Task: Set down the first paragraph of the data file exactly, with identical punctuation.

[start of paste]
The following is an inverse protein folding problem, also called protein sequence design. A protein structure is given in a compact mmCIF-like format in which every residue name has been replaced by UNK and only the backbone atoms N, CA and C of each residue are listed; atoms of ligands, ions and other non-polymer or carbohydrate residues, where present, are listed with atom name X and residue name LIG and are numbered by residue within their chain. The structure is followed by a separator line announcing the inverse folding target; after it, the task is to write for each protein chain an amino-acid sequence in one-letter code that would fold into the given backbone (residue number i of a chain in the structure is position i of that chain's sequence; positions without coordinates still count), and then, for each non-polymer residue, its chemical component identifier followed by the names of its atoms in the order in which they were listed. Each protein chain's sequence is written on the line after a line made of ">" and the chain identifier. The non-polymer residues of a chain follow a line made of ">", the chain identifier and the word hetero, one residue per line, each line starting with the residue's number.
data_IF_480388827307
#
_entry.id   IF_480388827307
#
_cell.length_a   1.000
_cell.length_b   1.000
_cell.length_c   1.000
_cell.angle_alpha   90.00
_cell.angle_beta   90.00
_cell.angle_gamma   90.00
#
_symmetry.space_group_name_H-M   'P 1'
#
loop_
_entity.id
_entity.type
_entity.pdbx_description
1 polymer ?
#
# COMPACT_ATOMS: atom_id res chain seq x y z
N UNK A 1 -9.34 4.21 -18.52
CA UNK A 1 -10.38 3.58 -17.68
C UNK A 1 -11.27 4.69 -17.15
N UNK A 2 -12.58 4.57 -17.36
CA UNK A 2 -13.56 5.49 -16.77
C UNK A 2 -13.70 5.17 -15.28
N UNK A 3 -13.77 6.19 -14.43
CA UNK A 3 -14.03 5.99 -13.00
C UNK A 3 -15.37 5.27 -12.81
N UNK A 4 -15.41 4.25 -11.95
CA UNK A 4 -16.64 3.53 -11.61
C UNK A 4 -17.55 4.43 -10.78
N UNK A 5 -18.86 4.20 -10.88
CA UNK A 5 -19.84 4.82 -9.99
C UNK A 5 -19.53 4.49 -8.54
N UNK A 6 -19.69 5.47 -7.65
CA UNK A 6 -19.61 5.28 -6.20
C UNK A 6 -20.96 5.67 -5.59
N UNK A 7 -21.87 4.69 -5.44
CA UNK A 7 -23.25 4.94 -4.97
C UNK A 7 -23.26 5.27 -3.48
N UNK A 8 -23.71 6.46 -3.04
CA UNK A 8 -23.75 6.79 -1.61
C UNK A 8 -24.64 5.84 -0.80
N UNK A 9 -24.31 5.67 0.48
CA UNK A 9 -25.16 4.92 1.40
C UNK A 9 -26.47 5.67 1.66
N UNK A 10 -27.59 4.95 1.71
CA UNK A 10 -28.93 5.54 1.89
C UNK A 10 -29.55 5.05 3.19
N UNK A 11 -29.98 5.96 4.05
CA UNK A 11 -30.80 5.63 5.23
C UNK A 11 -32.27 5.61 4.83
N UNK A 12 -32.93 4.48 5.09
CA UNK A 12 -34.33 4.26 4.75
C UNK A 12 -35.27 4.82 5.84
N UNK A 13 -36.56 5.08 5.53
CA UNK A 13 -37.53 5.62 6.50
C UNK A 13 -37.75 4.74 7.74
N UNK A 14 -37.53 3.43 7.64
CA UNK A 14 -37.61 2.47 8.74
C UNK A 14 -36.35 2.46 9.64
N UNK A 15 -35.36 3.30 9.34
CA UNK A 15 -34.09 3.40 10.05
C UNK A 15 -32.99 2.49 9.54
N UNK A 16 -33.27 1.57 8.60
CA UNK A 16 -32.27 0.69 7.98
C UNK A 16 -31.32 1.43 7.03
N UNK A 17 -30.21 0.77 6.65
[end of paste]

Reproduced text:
The following is an inverse protein folding problem, also called protein sequence design. A protein structure is given in a compact mmCIF-like format in which every residue name has been replaced by UNK and only the backbone atoms N, CA and C of each residue are listed; atoms of ligands, ions and other non-polymer or carbohydrate residues, where present, are listed with atom name X and residue name LIG and are numbered by residue within their chain. The structure is followed by a separator line announcing the inverse folding target; after it, the task is to write for each protein chain an amino-acid sequence in one-letter code that would fold into the given backbone (residue number i of a chain in the structure is position i of that chain's sequence; positions without coordinates still count), and then, for each non-polymer residue, its chemical component identifier followed by the names of its atoms in the order in which they were listed. Each protein chain's sequence is written on the line after a line made of ">" and the chain identifier. The non-polymer residues of a chain follow a line made of ">", the chain identifier and the word hetero, one residue per line, each line starting with the residue's number.